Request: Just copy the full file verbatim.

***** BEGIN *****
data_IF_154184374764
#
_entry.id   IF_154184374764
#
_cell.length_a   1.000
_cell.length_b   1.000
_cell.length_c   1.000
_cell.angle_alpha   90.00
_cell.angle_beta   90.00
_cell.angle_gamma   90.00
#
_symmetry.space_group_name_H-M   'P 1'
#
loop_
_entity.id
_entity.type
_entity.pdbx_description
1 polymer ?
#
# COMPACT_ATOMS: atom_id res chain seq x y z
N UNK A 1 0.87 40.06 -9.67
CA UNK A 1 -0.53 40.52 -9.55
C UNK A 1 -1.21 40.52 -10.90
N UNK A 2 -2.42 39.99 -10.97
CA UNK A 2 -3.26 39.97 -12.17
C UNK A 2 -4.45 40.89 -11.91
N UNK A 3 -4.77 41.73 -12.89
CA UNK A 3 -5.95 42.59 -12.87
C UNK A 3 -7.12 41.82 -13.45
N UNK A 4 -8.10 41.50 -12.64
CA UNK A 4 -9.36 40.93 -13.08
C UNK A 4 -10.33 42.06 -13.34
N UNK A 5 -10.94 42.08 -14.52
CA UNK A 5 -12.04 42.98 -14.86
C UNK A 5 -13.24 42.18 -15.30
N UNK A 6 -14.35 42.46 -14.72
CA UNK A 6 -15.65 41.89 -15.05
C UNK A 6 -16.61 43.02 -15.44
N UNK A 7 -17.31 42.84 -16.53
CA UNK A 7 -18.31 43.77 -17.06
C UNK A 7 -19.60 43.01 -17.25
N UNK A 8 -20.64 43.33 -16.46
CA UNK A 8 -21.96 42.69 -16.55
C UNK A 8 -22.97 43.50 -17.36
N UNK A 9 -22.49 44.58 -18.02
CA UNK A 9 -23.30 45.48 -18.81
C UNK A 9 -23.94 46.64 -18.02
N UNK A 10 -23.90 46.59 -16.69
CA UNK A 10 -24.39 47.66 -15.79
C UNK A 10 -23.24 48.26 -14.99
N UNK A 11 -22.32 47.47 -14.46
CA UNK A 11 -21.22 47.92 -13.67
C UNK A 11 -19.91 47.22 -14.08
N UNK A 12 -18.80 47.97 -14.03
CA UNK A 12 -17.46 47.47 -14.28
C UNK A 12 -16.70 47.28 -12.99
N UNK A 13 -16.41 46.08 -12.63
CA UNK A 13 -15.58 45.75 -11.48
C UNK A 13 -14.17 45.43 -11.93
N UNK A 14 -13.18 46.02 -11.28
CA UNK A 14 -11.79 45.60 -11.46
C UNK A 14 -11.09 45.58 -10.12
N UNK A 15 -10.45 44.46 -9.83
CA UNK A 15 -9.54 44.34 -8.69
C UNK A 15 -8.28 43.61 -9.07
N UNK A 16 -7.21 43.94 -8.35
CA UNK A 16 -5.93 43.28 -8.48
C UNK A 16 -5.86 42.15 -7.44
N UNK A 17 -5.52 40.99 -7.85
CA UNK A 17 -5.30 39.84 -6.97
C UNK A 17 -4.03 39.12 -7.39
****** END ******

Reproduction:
data_IF_154184374764
#
_entry.id   IF_154184374764
#
_cell.length_a   1.000
_cell.length_b   1.000
_cell.length_c   1.000
_cell.angle_alpha   90.00
_cell.angle_beta   90.00
_cell.angle_gamma   90.00
#
_symmetry.space_group_name_H-M   'P 1'
#
loop_
_entity.id
_entity.type
_entity.pdbx_description
1 polymer ?
#
# COMPACT_ATOMS: atom_id res chain seq x y z
N UNK A 1 0.87 40.06 -9.67
CA UNK A 1 -0.53 40.52 -9.55
C UNK A 1 -1.21 40.52 -10.90
N UNK A 2 -2.42 39.99 -10.97
CA UNK A 2 -3.26 39.97 -12.17
C UNK A 2 -4.45 40.89 -11.91
N UNK A 3 -4.77 41.73 -12.89
CA UNK A 3 -5.95 42.59 -12.87
C UNK A 3 -7.12 41.82 -13.45
N UNK A 4 -8.10 41.50 -12.64
CA UNK A 4 -9.36 40.93 -13.08
C UNK A 4 -10.33 42.06 -13.34
N UNK A 5 -10.94 42.08 -14.52
CA UNK A 5 -12.04 42.98 -14.86
C UNK A 5 -13.24 42.18 -15.30
N UNK A 6 -14.35 42.46 -14.72
CA UNK A 6 -15.65 41.89 -15.05
C UNK A 6 -16.61 43.02 -15.44
N UNK A 7 -17.31 42.84 -16.53
CA UNK A 7 -18.31 43.77 -17.06
C UNK A 7 -19.60 43.01 -17.25
N UNK A 8 -20.64 43.33 -16.46
CA UNK A 8 -21.96 42.69 -16.55
C UNK A 8 -22.97 43.50 -17.36
N UNK A 9 -22.49 44.58 -18.02
CA UNK A 9 -23.30 45.48 -18.81
C UNK A 9 -23.94 46.64 -18.02
N UNK A 10 -23.90 46.59 -16.69
CA UNK A 10 -24.39 47.66 -15.79
C UNK A 10 -23.24 48.26 -14.99
N UNK A 11 -22.32 47.47 -14.46
CA UNK A 11 -21.22 47.92 -13.67
C UNK A 11 -19.91 47.22 -14.08
N UNK A 12 -18.80 47.97 -14.03
CA UNK A 12 -17.46 47.47 -14.28
C UNK A 12 -16.70 47.28 -12.99
N UNK A 13 -16.41 46.08 -12.63
CA UNK A 13 -15.58 45.75 -11.48
C UNK A 13 -14.17 45.43 -11.93
N UNK A 14 -13.18 46.02 -11.28
CA UNK A 14 -11.79 45.60 -11.46
C UNK A 14 -11.09 45.58 -10.12
N UNK A 15 -10.45 44.46 -9.83
CA UNK A 15 -9.54 44.34 -8.69
C UNK A 15 -8.28 43.61 -9.07
N UNK A 16 -7.21 43.94 -8.35
CA UNK A 16 -5.93 43.28 -8.48
C UNK A 16 -5.86 42.15 -7.44
N UNK A 17 -5.52 40.99 -7.85
CA UNK A 17 -5.30 39.84 -6.97
C UNK A 17 -4.03 39.12 -7.39